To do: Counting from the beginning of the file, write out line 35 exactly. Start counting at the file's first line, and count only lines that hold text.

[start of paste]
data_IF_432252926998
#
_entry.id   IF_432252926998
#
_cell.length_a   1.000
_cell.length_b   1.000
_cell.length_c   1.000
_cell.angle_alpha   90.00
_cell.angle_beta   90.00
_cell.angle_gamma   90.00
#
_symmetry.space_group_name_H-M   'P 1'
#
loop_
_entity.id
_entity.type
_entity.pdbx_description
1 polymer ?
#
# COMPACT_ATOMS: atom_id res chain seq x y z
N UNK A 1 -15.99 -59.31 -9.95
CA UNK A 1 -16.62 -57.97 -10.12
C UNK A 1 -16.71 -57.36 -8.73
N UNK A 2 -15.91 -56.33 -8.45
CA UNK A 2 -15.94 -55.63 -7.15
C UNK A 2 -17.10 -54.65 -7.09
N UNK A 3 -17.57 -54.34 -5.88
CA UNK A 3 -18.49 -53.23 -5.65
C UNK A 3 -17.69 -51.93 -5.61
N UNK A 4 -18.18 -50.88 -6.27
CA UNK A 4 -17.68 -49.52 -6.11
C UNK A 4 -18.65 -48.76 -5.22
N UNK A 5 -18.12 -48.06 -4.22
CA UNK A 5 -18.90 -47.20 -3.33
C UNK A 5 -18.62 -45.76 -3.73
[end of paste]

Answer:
C UNK A 5 -18.62 -45.76 -3.73